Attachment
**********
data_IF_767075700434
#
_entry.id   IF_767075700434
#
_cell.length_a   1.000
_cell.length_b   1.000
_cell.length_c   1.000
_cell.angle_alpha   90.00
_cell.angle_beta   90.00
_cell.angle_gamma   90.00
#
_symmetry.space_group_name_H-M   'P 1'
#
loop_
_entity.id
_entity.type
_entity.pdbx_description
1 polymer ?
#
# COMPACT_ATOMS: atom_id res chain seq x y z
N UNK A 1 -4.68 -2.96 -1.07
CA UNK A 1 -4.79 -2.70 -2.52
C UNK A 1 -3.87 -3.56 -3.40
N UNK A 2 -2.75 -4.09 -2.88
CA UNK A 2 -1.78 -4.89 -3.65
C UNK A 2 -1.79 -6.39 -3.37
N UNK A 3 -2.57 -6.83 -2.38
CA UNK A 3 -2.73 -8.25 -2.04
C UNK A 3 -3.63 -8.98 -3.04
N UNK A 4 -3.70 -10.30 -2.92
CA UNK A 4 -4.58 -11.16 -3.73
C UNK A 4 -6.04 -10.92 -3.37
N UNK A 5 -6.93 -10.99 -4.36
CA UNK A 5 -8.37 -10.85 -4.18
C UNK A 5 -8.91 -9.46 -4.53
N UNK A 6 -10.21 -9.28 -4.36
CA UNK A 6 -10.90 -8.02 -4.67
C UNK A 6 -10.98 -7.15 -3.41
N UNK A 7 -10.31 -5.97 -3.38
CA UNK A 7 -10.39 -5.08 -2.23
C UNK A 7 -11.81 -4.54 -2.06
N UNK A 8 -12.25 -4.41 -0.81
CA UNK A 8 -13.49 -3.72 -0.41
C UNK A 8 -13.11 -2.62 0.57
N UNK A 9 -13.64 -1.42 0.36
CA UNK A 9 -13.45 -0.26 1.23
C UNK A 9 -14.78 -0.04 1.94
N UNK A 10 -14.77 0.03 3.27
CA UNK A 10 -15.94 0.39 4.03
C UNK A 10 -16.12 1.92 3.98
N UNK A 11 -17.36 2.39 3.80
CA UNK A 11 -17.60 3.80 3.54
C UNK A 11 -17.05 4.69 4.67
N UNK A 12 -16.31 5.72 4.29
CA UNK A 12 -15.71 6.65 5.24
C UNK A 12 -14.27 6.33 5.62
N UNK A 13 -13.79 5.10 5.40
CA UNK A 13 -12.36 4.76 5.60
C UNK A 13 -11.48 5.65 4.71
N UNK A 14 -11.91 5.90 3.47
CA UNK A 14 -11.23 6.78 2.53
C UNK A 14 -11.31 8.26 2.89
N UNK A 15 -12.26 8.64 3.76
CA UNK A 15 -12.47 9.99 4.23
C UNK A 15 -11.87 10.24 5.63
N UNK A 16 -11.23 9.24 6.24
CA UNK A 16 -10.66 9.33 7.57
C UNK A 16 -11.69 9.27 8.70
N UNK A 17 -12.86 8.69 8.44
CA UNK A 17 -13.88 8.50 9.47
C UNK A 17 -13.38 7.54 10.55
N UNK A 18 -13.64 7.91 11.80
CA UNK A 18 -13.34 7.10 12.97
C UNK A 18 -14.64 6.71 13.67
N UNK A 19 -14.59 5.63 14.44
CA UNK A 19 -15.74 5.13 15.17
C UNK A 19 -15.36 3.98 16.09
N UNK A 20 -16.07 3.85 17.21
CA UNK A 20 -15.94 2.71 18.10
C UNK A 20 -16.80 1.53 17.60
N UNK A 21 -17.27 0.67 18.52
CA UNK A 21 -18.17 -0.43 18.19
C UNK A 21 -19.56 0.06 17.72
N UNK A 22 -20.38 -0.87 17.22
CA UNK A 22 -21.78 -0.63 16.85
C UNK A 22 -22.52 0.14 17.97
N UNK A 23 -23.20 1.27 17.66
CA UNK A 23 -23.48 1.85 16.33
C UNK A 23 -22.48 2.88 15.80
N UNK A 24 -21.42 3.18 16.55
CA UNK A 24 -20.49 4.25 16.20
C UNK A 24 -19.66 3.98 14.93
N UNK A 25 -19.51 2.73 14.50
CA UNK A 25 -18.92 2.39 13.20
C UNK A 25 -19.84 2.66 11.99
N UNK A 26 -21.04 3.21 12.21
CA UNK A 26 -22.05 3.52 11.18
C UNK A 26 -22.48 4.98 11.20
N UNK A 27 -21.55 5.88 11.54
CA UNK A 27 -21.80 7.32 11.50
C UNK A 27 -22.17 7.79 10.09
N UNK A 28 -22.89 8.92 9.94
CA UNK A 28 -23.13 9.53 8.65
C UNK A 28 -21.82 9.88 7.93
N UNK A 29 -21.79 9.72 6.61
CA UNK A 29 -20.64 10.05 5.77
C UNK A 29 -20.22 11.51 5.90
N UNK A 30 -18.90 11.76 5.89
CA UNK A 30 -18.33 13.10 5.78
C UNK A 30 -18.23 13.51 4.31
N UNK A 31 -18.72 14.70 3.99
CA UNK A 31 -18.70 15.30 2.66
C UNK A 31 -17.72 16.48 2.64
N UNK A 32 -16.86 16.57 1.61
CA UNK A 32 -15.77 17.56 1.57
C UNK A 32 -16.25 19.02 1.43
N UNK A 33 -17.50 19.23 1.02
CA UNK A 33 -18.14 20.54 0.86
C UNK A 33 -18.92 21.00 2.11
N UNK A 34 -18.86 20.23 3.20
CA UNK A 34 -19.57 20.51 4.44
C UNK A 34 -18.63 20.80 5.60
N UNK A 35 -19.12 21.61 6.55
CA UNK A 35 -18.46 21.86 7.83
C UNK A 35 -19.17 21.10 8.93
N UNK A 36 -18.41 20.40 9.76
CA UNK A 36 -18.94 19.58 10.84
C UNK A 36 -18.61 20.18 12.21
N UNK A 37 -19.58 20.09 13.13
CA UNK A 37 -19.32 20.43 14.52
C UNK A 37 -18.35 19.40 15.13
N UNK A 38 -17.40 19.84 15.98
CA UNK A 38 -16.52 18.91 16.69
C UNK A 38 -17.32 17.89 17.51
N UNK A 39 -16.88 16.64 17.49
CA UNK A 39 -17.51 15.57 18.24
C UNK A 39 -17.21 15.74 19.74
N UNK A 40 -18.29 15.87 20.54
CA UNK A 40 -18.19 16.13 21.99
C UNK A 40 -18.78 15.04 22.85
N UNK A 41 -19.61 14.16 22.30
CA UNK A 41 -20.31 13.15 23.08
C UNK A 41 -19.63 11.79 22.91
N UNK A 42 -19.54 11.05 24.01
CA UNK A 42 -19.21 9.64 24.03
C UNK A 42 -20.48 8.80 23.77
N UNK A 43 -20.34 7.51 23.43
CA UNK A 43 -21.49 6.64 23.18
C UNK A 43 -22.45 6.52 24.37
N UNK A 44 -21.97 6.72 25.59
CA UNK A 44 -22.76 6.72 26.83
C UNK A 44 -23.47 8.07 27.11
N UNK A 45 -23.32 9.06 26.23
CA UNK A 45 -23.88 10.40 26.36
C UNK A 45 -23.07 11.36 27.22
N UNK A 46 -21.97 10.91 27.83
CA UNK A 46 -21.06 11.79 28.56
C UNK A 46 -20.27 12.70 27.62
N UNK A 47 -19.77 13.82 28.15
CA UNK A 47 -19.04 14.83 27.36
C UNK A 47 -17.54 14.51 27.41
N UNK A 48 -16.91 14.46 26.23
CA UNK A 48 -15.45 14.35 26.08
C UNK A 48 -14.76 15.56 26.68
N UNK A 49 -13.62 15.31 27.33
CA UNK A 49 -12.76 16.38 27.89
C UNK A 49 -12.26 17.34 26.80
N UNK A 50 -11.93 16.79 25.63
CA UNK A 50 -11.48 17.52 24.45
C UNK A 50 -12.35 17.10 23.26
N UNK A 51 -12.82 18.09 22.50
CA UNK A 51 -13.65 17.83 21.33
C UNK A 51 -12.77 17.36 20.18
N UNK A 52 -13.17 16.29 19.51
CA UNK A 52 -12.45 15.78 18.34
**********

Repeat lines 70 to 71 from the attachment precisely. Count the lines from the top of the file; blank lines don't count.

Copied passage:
CA UNK A 17 -13.88 8.50 9.47
C UNK A 17 -13.38 7.54 10.55